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Sen. Mitch McConnell

Graphic by Andrea Austria / Media Matters; Photo credit: Gage Skidmore via Creative Commons

Reprinted with permission from Media Matters

Senate Minority Leader Mitch McConnell (R-KY) said Tuesday that he is "perplexed" by the ongoing unwillingness of some Americans to get vaccinated against COVID-19.

"We need to keep preaching that getting the vaccine is important," he told reporters. "Part of it is just convincing the American people of the importance of doing this."

While McConnell didn't say as much, that message is particularly important for members of his own party. Republicans and conservatives are much more likelythan others to tell pollsters that they have not and do not plan to take the vaccines, even amid a surge of new U.S. cases and with data showing hospitalizations and deaths almost entirely concentrated among unvaccinated populations.

What is driving this refusal by Republicans to get vaccinated? One factor is their party's success in inoculating them against something conservatives have long considered a major threat -- mainstream journalism.

Generations of GOP leaders urged their supporters to ignore the mainstream press and instead patronize and trust a parallel apparatus of right-wing propaganda outlets. This campaign encased the Republican base in an impermeable bubble of lies, paranoid demagoguery, and reflexive opposition to Democrats, creating a politically potent echo chamber that served the party well for years.

But now -- whether from hope of political gain, fear of losing market share, genuine stupidity, or some combination thereof -- that right-wing media apparatus is using the same tools to sabotage the coronavirus vaccination campaign for its own audience.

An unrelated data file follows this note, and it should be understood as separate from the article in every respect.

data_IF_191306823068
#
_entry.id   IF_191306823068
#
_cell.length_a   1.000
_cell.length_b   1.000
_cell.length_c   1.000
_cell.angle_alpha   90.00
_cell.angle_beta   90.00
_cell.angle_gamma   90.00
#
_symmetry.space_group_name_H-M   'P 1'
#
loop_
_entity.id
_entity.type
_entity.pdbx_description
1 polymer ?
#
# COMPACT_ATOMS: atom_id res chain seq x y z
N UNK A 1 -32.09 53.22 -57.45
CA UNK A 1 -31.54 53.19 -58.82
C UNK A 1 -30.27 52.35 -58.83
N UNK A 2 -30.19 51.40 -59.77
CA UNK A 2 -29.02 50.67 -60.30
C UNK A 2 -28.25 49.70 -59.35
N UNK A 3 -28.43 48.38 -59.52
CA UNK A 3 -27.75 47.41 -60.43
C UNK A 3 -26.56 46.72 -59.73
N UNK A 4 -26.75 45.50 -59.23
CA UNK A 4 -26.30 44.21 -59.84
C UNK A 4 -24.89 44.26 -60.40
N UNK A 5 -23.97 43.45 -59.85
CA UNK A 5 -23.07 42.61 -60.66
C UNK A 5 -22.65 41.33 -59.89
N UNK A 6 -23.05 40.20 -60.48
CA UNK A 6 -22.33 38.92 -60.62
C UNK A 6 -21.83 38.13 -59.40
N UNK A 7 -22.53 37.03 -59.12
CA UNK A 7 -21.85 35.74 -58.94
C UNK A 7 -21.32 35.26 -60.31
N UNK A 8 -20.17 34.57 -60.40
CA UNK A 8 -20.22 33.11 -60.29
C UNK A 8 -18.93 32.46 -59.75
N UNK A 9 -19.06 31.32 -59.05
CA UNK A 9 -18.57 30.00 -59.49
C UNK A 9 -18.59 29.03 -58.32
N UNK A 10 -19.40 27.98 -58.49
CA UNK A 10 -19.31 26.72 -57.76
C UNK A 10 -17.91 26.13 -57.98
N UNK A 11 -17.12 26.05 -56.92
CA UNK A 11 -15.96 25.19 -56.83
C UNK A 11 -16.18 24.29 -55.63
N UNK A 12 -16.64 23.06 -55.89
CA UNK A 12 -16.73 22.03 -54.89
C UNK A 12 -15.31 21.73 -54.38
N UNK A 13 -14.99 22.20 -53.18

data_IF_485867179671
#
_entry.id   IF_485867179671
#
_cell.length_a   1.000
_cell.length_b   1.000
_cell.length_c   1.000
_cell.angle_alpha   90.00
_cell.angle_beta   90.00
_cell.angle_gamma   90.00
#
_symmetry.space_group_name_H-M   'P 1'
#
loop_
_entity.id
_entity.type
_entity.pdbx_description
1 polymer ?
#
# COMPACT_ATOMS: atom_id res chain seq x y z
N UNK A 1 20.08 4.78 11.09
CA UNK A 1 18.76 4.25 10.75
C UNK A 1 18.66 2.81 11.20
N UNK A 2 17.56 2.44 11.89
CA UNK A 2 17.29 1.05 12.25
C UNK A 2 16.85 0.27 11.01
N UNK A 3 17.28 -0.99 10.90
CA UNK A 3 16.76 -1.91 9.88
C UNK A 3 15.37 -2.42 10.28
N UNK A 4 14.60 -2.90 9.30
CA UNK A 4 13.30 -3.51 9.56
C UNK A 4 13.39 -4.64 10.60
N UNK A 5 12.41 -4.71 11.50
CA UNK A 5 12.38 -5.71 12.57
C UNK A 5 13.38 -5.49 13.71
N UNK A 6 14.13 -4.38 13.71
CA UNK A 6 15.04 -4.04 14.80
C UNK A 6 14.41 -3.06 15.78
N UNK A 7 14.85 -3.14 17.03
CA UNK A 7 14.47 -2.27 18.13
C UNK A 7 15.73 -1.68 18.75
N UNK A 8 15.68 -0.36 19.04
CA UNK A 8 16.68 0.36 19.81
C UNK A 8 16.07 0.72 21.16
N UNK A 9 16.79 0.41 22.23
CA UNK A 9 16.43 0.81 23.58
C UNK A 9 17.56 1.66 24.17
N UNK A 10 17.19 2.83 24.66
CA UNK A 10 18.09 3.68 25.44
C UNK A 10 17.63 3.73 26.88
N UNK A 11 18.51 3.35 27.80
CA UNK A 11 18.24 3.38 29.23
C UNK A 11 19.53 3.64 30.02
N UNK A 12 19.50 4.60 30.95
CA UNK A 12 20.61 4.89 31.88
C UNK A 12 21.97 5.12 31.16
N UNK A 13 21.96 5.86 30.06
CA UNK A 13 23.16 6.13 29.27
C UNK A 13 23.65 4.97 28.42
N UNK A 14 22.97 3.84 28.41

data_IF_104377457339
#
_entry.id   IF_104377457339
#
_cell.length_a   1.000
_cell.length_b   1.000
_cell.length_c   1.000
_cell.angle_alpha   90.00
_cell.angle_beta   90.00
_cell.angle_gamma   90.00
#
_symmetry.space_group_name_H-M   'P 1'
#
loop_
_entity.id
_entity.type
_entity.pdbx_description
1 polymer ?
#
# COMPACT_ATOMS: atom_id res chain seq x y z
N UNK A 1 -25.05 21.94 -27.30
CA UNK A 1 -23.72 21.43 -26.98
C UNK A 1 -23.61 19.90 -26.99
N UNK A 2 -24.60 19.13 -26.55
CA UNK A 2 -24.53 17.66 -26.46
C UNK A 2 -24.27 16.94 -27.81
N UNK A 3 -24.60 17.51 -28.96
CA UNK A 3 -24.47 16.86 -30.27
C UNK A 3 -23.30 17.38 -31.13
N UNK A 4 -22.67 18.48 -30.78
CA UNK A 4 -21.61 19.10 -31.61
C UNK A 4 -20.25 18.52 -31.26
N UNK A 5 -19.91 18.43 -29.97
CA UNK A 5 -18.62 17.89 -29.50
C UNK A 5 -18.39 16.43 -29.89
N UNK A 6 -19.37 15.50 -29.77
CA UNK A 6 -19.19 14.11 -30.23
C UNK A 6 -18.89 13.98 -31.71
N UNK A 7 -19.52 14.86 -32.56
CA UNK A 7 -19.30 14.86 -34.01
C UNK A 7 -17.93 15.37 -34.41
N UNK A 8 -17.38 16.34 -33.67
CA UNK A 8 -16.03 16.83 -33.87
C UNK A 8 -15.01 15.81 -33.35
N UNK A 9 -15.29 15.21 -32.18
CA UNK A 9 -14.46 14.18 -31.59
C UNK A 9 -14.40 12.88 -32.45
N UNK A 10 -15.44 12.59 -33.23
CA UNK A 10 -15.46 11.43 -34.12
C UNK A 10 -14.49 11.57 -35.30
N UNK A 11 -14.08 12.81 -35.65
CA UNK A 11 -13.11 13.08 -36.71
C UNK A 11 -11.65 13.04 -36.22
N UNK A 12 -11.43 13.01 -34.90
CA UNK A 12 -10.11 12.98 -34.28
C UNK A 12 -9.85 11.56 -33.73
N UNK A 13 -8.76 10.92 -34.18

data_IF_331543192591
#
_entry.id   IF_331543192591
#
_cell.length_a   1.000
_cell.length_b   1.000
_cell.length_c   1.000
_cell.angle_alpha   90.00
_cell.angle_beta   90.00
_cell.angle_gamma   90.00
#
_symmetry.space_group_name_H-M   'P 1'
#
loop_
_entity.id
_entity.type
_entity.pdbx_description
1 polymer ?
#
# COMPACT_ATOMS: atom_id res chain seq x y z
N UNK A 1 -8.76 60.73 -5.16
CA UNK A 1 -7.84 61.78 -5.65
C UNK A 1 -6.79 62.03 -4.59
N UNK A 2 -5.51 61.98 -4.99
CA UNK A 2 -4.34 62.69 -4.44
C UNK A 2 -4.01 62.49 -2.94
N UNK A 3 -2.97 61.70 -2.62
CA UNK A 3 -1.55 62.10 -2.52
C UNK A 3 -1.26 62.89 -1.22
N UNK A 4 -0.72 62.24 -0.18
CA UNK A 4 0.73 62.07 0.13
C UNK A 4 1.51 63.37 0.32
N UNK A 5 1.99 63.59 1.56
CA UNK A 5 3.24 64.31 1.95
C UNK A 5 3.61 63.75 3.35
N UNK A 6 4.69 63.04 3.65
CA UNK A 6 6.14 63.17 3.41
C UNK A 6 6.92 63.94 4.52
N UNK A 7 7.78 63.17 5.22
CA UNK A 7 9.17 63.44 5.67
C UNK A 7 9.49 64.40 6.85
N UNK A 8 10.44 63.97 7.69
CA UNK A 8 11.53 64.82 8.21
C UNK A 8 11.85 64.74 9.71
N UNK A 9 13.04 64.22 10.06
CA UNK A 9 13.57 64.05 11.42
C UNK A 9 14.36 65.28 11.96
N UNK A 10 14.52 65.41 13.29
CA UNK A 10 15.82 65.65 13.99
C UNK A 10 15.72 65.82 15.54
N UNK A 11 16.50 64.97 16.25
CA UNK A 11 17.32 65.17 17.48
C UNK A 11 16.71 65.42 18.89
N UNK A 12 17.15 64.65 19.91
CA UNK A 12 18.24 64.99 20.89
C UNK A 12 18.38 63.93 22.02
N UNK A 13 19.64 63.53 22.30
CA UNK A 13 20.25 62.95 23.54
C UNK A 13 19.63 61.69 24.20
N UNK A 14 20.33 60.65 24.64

Fox News, the crown jewel of the right-wing effort to create a parallel media, has for months aired a steady drumbeat of segments undermining the vaccines.

Hours after McConnell spoke to reporters, Fox prime-time host Laura Ingraham devoted a segment to the superiority of "natural immunity" -- achieved by getting and recovering from the virus -- over vaccination. Earlier Tuesday evening, Lara Trump, former President Donald Trump's daughter-in-law and a Fox contributor, told Sean Hannity that the vaccination effort is part of a public health approach that has "been about control from day one." Tucker Carlson, the face of the network, offered a similar comment about the vaccine as "social control" on Monday.

Fox's right-wing cable TV competitors are, if anything, even less responsible.

Newsmax viewers have been subject to a broad network campaign to dissuade them from taking the vaccine; one of its hosts recently made news by claiming that vaccines go "against nature" because some diseases are "supposed to wipe out a certain amount of people."

And over on One America News, this week alone the audience has been told that the vaccines are "a threat to everyone that gets them" and that the mainstream media have ignored the "man-made disaster" of mounting "deaths from the coronavirus vaccines."

Those outlets have smaller audiences and are less influential than Fox, but their behavior creates a strong incentive for Fox to behave irresponsibly to retain its market dominance.

Republicans are getting the same message of skepticism about the vaccines and the vaccination campaign from other parts of the right-wing media apparatus, from digital outlets to talk radio to podcast shows to Sinclair Broadcast stations to the new generation of social media influencers. There are a handful of conservative media figures who try to push back against this tide, but they largely lack influence, having been marginalized within the movement for their insufficient Trump support.

McConnell wants more "preaching" to help get the Republican flock vaccinated. But the media figures who the GOP's strategy placed in the pulpit have lined up against the effort. It's going to get their audience members killed, and they don't seem to care.

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